"In the beginning an actor impresses us with his looks, later his voice enchants us. Over the years, his performances enthrall us. But in the end, it is simply what he is."

"Jackson was one of my favorite Presidents. One mean son of a bitch."

"I'm a seeker too. But my dreams aren't like yours. I can't help thinking that somewhere in the universe there has to be something better than man. Has to be." (Planet of the Apes)

"I leave the 20th century with no regrets. But one more thing - if anybody's listening, that is. Nothing scientific. It's purely personal. But seen from out here everything seems different. Time bends. Space is boundless. It squashes a man's ego. I feel lonely. That's about it. Tell me, though. Does man, that marvel of the universe, that glorious paradox who sent me to the stars, still make war against his brother? Keep his neighbor's children starving?" (Planet of the Apes)

Friday, April 4, 2008

Being Thankful and Wealthy

My daughter's class presented a "Colonial Experience" yesterday. The children created a Tavern (The Rusty Anchor), a loyalists tea party, re-inacted the Boston Massacre and had a trial by jury for the offending British soldiers. (along with an explanation of manslaughter vs. murder)

That evening we talked about the difficulties of living in past centuries. My dear 10 year old commented, "It really doesn't make sense to not be thankful does it?" How right she is! I had spent most of the previous day on the couch with a case of the stomach flu .... not too terribly sick, but enough to drain all of my energy. Even though I was sick, I couldn't help but think how fortunate I was to be able to crawl into my bed. I had clean sheets, clean water, plenty of nutritional supplements, a DVD, and my sweet homeschooled children who took care of themselves, their father and me. Between my ocaisional moans, I was grateful to the Lord for the wealth in my life.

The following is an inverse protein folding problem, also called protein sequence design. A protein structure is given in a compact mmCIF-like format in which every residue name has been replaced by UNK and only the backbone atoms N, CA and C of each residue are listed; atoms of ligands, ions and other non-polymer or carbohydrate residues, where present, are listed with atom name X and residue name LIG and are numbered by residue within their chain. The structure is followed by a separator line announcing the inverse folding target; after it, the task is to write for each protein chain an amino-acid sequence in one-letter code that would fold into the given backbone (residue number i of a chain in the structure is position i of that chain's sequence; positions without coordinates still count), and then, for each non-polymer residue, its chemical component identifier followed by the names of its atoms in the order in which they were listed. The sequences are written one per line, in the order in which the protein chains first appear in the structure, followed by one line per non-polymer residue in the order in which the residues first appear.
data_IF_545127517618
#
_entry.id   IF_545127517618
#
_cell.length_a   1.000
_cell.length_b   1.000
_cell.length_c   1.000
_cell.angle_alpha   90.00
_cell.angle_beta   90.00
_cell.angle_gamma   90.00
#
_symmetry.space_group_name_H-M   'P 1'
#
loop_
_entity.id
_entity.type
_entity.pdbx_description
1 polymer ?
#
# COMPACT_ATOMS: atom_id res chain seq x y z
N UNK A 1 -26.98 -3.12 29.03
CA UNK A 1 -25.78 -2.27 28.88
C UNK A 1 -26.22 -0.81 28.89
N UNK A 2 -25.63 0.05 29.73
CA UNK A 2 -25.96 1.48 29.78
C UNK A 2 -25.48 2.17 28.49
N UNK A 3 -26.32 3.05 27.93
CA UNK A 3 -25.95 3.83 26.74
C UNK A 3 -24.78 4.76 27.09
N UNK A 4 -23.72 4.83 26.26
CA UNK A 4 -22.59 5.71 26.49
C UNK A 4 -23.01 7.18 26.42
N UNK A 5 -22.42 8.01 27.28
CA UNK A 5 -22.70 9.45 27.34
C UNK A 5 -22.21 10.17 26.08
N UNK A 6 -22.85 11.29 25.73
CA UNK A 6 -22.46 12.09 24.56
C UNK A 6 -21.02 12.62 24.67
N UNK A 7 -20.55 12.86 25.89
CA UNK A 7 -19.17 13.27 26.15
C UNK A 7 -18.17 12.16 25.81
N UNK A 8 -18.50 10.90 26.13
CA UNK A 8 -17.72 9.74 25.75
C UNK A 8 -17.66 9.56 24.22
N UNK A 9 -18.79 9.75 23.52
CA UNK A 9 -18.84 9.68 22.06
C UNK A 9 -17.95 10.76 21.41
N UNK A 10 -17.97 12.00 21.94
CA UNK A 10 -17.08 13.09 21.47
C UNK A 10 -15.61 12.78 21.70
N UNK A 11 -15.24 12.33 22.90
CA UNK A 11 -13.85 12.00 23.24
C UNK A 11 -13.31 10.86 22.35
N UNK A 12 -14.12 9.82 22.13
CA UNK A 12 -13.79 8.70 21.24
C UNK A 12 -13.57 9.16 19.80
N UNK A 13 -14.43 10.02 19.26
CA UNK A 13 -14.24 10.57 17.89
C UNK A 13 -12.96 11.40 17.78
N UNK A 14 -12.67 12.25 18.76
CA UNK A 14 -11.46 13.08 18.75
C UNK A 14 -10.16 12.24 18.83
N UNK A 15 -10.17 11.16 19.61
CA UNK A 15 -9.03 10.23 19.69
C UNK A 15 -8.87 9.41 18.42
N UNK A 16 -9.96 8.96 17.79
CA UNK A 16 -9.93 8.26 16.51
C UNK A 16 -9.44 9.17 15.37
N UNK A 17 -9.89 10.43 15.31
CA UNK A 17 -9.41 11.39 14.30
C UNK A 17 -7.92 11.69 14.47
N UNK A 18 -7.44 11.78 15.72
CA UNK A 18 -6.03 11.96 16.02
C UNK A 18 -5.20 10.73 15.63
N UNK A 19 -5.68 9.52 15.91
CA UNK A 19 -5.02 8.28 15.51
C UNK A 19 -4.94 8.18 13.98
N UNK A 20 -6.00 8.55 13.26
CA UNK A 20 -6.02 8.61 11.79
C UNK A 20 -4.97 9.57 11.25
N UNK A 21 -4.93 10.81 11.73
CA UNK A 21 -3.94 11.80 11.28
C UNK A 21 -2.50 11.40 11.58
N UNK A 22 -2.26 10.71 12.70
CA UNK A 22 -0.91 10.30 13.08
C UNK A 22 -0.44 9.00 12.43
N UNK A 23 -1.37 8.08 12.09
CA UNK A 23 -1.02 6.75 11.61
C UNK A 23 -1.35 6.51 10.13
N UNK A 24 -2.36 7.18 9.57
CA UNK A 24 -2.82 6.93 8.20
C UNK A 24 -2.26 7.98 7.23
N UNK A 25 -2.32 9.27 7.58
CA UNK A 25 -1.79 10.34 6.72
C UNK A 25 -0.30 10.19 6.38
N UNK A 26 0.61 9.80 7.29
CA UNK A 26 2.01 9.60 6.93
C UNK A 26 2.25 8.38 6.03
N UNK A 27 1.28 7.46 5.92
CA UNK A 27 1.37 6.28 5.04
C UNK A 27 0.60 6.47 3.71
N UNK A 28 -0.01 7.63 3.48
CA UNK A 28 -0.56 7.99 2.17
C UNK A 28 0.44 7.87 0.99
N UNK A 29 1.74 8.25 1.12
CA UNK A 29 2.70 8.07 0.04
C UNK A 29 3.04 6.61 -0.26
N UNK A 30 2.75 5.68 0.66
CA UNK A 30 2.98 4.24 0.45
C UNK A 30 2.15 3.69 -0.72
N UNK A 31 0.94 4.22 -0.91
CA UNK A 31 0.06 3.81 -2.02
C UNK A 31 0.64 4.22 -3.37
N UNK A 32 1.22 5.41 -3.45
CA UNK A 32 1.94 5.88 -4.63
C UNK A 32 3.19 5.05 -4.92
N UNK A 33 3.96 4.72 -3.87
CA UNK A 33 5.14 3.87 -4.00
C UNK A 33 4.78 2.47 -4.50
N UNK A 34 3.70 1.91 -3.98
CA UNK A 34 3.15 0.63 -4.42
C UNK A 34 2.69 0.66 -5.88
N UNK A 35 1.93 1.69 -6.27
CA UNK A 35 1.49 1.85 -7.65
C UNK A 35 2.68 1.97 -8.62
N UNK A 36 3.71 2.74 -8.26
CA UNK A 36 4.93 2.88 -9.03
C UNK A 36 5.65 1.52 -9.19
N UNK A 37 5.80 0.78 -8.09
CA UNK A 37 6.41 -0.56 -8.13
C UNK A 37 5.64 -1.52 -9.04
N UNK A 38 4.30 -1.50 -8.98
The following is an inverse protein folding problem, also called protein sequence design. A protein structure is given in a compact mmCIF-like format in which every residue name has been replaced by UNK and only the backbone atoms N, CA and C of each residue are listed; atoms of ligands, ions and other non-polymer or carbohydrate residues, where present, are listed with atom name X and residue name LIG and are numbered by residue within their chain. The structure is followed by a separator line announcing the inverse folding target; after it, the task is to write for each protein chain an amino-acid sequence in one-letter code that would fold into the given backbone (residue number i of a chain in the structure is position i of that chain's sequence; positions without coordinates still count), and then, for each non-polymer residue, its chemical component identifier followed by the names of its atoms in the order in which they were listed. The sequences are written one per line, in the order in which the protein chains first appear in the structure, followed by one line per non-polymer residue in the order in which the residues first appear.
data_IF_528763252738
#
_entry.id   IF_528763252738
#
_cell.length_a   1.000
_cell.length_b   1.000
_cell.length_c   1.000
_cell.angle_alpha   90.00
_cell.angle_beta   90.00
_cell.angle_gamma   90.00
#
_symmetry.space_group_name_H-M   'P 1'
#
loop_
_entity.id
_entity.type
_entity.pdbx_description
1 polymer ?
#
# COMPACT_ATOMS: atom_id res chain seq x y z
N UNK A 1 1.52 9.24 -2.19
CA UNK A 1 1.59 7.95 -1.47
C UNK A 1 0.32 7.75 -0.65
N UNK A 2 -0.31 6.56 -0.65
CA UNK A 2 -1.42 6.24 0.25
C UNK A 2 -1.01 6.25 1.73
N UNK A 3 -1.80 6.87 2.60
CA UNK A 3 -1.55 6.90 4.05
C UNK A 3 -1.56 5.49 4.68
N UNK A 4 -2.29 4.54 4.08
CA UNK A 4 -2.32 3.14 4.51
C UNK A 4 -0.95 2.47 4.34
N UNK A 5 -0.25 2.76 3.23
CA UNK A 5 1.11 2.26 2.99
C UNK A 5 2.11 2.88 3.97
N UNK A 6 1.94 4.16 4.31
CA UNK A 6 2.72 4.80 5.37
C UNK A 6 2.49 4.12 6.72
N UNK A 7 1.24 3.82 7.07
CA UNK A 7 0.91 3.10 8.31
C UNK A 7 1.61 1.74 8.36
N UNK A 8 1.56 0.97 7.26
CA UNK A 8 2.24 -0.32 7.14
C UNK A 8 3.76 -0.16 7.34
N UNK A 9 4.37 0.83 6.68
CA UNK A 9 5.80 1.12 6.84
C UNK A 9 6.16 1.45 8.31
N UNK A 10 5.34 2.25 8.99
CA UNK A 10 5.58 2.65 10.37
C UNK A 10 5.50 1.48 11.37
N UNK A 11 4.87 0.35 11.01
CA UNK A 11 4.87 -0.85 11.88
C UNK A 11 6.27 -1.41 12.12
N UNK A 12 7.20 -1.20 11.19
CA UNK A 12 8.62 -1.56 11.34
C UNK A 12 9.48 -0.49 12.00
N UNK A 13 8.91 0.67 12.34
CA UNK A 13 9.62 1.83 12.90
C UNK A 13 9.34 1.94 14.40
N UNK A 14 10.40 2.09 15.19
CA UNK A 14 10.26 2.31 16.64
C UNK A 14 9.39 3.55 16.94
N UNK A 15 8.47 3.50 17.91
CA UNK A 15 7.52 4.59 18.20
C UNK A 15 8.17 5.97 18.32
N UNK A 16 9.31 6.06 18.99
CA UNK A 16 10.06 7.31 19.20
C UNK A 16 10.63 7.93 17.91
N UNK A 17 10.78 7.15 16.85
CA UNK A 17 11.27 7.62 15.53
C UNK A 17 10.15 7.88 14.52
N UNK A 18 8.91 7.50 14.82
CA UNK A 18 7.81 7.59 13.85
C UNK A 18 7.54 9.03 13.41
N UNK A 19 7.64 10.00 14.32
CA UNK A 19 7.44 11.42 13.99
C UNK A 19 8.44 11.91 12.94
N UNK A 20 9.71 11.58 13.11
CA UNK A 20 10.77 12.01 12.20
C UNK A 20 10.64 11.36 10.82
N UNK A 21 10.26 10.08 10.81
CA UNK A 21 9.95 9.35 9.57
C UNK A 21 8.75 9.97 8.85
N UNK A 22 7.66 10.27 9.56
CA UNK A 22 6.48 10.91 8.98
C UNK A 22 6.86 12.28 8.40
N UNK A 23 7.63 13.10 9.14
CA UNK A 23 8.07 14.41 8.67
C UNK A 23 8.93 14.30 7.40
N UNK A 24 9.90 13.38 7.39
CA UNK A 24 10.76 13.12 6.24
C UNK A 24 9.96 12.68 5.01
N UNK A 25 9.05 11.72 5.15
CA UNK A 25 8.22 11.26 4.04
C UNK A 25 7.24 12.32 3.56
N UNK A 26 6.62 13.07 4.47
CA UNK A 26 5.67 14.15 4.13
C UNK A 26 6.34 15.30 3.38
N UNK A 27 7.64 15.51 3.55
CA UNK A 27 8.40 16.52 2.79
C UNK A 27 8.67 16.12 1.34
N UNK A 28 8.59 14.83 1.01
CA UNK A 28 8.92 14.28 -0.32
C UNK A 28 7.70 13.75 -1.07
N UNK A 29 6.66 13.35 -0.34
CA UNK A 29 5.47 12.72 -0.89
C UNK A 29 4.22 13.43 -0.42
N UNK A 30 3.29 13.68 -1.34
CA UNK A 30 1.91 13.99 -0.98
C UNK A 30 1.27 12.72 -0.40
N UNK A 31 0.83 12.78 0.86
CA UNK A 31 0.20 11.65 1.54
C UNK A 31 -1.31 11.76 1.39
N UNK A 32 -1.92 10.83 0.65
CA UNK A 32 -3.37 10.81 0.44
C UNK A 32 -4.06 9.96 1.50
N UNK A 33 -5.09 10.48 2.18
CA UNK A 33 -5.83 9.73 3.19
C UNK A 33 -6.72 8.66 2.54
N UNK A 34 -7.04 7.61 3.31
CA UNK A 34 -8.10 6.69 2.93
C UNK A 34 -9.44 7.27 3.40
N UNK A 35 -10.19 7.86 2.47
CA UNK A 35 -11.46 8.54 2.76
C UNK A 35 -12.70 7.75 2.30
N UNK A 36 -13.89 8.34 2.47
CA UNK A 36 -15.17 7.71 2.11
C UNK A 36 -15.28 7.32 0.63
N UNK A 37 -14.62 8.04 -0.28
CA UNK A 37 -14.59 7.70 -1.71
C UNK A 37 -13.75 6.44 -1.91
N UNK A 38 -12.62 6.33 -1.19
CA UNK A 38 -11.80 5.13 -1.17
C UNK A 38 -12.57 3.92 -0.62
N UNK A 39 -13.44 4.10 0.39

We often have conversations at our house on whether or not we're rich. Of course we are! Take a look at the rest of the world! However, our measure of our own wealth is really more an attitude than a bank account. I snuggled with my daughter last night and talked over these things. Whether she got it or not, I tried to impress on her the habit of being thankful. I've found that when you determine to express gratitude to God for the blessings in your life, He opens your eyes to see even more. Your heart expands. Your life is rich.

Thursday, April 3, 2008

Currently reading .......

Right now, the books in my Monet book bag are:
Bible (my trusty Thompson Chain-Referenced NIV)
Homemade Money by Barbara Brabec
There's a Business in Every Woman by Ann Holmes
London Mystery Selection
Naked Once More by Elizabeth Peters

In my red backpack are:
Frames of Mind by Howard Gardner
Visioneering by Andy Stanley